THE ATTORNEY AT EGLINTOUN.
Smit with romance, I left my palling home,
Madly agape for scenes of olden time
To be anew revealed in Scotia's clime :
Seemed but to wait my coming-while the sun
In envy hid his face. What glorious fun
Poor chivalry, half-drowned, lost all its beams.
For Clement's-inn renouncing splendour's dreams,
THE LIFE AND TIMES OF PETER PRIGGINS,*
COLLEGE SCOUT AND BEDMAKER.
“ And what," said the vice-principal, “ did the letter and parcel contain ?"
“ That,” said the Bursar, “ is at present a mystery.”
“ And so it seems likely to remain,” said Broome, “ after quoting these words from my No.I. you ought to have explained the mystery in No. II., Mr. Priggins, if you had any gumption in you; but you seem to treat the public very coolly, and ramble about, first to hunting, then to boating, then to shooting, and then to great-go parties, without any sort of order or arrangement.”.
“ Yes,” said Dusterly,“ he's as herratic as Boots."
“ Boots,” cried I, never having heard the simile before, “ what can you mean by that figure of speech ?"
“ Figger ? why hi intends to hintimate that you wanders habout jist like that figger of the gentleman has one sees in the evens of a bright night, hall kivered over with stars, and in the picter books of hasteronomy-don't they call im boots ?”
“Oh!" said I, smiling in spite of myself, “ I presume you mean Bootes—the constellation ?"
“You may call im Bo-o-tes, or what you pleasehi calls im Boots, jist has hi calls this," pointing to the tankard, “ beer, and not be-er," replied Dusterly, evidently offended at my questioning the correctness of his pronounciation as he calls it. “You hought to be auled hover the coals, hafore you gets hinto an abit of being so dilatory."
“ Read that,” said i, indignantly throwing down before Broome the Number of the N. M. M. which contains my No. I.
“ Read hit hout," suggested Dusterly.
Broome obeyed, and read thus: “I mean, as sayings and doings occur to me, to note those which may be published without hurting the feelings of any individual—without any order or arrangement. Like the Irish beggar, shan't wait to pick them, but take them as they come.'
“ That's hall very well," remarked Dusterly, “but hif we ad hadopted that here plan with hour master's rooms, hi 'm hof hopinion we should ave got the sack' long hago. Horder's hevery thing, has the vice-chancellor hused to hobserve when e went to the theaytre in procession.”
“ Yes," replied Broome, " and as the commercial gentleman said to his customers,' much obliged for cash for last account—but an order is the thing I want."
" True hagin," cried Dusterly, “ hand what his the speaker of the ouse of commons hallays saying? Why horder! horder!! to be sure.”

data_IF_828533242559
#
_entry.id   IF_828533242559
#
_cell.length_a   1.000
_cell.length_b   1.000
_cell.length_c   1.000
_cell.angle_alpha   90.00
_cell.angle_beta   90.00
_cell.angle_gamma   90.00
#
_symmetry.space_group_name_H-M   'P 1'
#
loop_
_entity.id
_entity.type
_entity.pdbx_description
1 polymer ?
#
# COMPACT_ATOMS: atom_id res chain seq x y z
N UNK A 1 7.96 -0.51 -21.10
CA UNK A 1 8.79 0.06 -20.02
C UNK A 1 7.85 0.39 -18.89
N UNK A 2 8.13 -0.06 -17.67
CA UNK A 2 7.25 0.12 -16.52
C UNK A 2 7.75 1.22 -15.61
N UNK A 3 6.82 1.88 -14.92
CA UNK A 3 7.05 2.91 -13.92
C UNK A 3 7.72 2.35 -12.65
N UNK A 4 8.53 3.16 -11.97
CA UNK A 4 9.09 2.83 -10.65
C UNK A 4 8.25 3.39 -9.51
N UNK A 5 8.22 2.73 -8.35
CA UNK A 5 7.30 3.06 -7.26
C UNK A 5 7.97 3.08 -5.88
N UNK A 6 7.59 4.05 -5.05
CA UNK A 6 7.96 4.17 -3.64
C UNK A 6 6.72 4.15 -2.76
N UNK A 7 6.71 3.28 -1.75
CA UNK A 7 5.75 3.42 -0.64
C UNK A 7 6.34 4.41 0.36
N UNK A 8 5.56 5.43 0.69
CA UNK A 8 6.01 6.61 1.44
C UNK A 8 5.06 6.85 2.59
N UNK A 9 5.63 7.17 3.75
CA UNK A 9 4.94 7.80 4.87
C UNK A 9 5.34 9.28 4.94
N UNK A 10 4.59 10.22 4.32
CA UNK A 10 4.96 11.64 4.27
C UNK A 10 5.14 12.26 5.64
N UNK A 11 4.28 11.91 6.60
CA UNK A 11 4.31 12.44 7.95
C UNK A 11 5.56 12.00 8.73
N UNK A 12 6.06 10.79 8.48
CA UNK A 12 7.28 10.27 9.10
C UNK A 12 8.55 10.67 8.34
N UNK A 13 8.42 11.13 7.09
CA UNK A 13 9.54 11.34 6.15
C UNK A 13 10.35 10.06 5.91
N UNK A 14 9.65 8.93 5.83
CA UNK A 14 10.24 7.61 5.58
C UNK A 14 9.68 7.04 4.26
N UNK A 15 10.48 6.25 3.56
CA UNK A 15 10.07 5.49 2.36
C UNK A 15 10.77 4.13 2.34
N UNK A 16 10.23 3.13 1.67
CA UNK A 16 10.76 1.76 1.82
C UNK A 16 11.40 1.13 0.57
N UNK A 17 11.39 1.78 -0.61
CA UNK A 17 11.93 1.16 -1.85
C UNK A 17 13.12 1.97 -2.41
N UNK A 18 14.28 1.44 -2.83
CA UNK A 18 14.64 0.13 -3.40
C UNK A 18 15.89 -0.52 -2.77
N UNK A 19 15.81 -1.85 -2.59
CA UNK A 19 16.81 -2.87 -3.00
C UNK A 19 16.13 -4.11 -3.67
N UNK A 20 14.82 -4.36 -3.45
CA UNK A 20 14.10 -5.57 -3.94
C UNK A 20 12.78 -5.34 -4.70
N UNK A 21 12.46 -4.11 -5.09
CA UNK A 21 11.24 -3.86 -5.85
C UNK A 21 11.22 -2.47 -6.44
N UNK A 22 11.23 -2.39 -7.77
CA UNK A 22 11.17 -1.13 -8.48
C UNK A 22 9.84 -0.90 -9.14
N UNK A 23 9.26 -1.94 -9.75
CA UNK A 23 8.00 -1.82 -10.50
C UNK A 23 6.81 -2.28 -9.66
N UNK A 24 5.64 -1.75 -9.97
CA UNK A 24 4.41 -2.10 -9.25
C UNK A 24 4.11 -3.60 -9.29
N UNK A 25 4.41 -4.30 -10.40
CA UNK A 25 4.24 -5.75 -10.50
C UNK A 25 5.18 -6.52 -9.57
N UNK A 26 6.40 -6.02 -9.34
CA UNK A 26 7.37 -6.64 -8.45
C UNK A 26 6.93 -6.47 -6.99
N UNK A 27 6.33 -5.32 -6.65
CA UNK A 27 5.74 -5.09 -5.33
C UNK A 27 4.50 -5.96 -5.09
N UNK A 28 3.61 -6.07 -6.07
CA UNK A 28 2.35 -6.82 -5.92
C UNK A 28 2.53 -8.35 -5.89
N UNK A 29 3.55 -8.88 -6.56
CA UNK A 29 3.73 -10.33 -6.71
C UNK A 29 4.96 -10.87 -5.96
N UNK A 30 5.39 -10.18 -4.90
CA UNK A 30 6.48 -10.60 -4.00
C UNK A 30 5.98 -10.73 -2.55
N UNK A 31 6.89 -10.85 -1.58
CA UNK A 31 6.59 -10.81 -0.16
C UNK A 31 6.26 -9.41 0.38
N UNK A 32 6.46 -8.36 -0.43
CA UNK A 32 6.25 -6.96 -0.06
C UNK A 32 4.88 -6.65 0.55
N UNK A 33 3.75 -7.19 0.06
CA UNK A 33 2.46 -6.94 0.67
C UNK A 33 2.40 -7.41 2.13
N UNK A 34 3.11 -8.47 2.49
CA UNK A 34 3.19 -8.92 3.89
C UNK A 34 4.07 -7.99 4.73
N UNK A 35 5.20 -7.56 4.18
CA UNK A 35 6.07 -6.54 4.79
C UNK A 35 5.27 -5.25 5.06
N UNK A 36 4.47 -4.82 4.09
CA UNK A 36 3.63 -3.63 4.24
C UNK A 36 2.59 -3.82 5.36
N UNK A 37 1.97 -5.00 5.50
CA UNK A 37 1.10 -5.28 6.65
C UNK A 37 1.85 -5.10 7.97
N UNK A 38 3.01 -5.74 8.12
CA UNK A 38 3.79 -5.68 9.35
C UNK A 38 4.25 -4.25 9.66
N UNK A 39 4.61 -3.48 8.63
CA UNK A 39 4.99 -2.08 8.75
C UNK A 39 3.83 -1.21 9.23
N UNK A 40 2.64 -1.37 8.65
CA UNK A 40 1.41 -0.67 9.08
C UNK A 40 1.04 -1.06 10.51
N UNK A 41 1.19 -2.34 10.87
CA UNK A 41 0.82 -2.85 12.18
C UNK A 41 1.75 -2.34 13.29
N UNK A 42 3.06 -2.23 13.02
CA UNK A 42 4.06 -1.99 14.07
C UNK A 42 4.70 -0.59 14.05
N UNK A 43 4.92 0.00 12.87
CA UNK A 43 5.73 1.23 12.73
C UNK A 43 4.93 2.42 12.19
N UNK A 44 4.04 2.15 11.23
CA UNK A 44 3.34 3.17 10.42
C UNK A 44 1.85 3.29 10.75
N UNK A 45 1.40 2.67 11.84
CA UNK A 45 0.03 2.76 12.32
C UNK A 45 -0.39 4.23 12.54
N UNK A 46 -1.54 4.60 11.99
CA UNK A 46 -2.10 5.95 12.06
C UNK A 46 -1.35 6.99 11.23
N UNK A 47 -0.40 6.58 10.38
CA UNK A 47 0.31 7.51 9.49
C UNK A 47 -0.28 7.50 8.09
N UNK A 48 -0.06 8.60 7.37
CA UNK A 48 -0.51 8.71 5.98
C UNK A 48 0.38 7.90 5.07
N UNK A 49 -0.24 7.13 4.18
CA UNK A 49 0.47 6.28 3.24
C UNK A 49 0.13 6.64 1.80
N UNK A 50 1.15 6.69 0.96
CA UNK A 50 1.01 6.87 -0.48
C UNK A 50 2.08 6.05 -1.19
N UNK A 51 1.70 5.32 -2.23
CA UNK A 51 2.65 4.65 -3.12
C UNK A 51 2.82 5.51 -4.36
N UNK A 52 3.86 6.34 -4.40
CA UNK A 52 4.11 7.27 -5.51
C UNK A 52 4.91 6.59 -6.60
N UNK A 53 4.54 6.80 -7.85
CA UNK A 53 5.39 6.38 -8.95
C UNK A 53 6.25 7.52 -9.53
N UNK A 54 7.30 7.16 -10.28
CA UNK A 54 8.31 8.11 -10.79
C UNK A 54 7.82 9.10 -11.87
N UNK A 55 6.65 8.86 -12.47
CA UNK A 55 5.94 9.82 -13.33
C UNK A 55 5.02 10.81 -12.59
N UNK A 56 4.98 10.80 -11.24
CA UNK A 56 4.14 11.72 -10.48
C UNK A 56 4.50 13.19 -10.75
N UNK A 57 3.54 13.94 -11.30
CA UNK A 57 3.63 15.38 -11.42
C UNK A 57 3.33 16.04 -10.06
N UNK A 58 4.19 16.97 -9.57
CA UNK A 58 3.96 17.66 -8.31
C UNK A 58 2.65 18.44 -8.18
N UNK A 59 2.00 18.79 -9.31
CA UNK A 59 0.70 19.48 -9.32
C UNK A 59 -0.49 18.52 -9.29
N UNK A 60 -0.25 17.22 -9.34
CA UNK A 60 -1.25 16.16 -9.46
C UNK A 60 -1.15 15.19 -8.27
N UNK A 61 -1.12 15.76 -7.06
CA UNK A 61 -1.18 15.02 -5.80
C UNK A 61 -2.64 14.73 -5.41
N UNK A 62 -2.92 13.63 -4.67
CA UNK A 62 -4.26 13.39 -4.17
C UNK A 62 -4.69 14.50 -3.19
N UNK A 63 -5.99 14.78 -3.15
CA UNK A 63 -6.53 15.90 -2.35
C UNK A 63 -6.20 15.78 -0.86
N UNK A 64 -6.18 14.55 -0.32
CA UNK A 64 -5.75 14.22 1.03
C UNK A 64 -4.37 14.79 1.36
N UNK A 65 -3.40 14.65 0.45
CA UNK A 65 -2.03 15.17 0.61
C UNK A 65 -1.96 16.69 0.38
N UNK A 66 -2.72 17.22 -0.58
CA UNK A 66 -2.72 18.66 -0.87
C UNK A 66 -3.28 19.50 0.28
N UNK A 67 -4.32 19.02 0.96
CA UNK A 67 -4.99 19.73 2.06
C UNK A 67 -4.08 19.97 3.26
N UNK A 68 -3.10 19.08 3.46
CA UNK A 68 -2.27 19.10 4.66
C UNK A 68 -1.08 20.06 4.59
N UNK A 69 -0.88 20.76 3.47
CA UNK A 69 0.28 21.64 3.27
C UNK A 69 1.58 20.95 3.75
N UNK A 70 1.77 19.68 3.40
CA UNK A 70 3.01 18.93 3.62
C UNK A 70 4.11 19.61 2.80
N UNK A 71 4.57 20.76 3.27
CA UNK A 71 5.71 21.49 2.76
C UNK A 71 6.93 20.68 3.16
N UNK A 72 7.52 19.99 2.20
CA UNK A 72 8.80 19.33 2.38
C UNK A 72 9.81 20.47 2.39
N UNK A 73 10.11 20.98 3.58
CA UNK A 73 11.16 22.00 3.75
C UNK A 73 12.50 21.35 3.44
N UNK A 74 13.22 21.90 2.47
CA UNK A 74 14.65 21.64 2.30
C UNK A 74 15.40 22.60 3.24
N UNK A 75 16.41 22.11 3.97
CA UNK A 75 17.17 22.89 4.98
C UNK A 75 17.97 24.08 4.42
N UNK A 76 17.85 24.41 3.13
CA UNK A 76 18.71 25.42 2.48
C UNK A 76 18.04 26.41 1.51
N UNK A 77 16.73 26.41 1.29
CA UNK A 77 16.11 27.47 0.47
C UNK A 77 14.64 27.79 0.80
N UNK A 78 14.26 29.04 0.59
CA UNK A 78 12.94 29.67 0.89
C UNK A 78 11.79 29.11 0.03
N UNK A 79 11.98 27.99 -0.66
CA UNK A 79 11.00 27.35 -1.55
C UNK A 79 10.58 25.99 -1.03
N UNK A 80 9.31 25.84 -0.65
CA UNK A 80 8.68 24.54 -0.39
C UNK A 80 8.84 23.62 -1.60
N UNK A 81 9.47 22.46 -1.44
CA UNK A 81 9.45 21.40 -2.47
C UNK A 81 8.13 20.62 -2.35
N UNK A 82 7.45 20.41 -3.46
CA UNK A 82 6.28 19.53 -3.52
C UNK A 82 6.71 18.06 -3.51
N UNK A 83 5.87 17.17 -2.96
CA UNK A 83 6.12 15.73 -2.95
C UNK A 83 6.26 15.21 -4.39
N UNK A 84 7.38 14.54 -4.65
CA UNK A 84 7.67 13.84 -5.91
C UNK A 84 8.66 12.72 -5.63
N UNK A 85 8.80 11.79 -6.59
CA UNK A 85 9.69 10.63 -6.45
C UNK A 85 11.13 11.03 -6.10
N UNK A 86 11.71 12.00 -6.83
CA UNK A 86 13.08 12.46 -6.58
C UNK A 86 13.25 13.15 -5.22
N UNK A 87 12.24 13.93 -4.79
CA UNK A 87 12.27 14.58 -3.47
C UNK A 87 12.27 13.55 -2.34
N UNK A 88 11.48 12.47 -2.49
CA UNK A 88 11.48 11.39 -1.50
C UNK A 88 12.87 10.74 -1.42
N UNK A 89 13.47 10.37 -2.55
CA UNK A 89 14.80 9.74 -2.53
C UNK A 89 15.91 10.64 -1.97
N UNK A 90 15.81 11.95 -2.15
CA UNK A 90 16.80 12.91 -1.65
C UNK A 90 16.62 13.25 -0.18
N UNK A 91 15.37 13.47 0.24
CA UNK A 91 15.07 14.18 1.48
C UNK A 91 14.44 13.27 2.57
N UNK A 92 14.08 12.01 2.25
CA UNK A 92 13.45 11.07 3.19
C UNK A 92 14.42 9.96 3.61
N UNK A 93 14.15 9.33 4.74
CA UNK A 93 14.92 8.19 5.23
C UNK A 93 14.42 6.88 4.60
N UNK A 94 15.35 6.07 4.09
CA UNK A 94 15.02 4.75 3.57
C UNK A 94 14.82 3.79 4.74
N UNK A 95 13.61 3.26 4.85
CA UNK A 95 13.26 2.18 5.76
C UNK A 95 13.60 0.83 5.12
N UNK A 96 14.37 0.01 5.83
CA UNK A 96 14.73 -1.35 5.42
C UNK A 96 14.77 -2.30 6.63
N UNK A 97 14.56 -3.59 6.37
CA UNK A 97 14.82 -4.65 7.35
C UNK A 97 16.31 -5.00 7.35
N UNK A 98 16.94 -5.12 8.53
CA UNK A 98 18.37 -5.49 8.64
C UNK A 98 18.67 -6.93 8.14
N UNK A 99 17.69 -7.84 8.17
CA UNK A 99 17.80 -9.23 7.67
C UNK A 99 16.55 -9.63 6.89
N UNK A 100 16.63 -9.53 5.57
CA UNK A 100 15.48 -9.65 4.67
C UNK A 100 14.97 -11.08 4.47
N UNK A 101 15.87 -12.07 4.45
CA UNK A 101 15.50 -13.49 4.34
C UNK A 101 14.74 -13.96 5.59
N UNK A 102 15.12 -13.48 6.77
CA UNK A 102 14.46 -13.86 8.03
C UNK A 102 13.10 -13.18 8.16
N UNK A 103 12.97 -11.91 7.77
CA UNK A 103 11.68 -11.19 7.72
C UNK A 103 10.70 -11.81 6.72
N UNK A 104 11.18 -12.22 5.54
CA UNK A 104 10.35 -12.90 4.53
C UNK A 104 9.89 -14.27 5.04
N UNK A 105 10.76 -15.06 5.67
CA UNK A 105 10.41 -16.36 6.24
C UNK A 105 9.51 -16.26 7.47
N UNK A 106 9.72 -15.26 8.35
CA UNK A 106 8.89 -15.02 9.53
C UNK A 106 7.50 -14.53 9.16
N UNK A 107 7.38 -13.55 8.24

“ Talking of Bagmen," said Broome, knocking the ashes out of his pipe, and preparing to replenish, “ or commercial gents, as they call themselves nowadays, I will tell you an anecdote if you are inclined to listen to it."
• Continued from No. ccxxv., page 116.
“ Hoh, hah! hout with the hanicdote while you fills hagin," cried Dusterly, “ and then it won't be ha long un.”
“ One long vacation," commenced Broome, “ I went to spend a few days with an old friend of mine, who keeps a commercial house at Witney_”
" What! ha hinn you mean? ha otel ?"
“ Yes—an inn, or hotel, which you please—as we were sitting smoking our pipes in the little bar one night, the waiter came in to say that the gent. as travels in the leather line, would be much obliged to master if he would allow him to take a pipe in the bar, as he was all alone by his-self.' My friend, the landlord, sent his compliments, and should be delighted to see him.'
“ In a few minutes we heard a violent altercation under the window, a strange voice exclaiming,
“ • You ought to be athamed of yourthelf, thir, you call yourthelf a waither-why, thir, I could thpit a bether!'
“ And the waiter, in a tone deprecatory expressing his sorrow for what had occurred
“ “ I thall thell your mathter, thir, you'll forth me to thange my houthe.'
“ The door opened, and a very little gentleman entered, apparently very angry. My friend offered him a chair, and introduced him to me as Mr. Sadly, saying, at the same time, that he was afraid something unpleasant had occurred.'
“The little man, who certainly was one of the ugliest specimens I had seen for some time, for he was frightfully marked with the smallpox, squinted horribly, and had ro palate, which caused him to lisp very much, sat down, and holding his left foot in his hand, as it rested on his right knee, said, he was 'thurprithed to find tho much inattenthion in tho thelebrathed a houthe; why, thir, I ordered a glath of neguth, and told that fool of a waither not to make it too thweet, and to put a thmall thlithe of lemon in it. Well, thir, the fool emptieth the moith thugar bathin into it, and athidth it from the vinegar-crueth, I'm thure of it, thir, I'm thure of it.'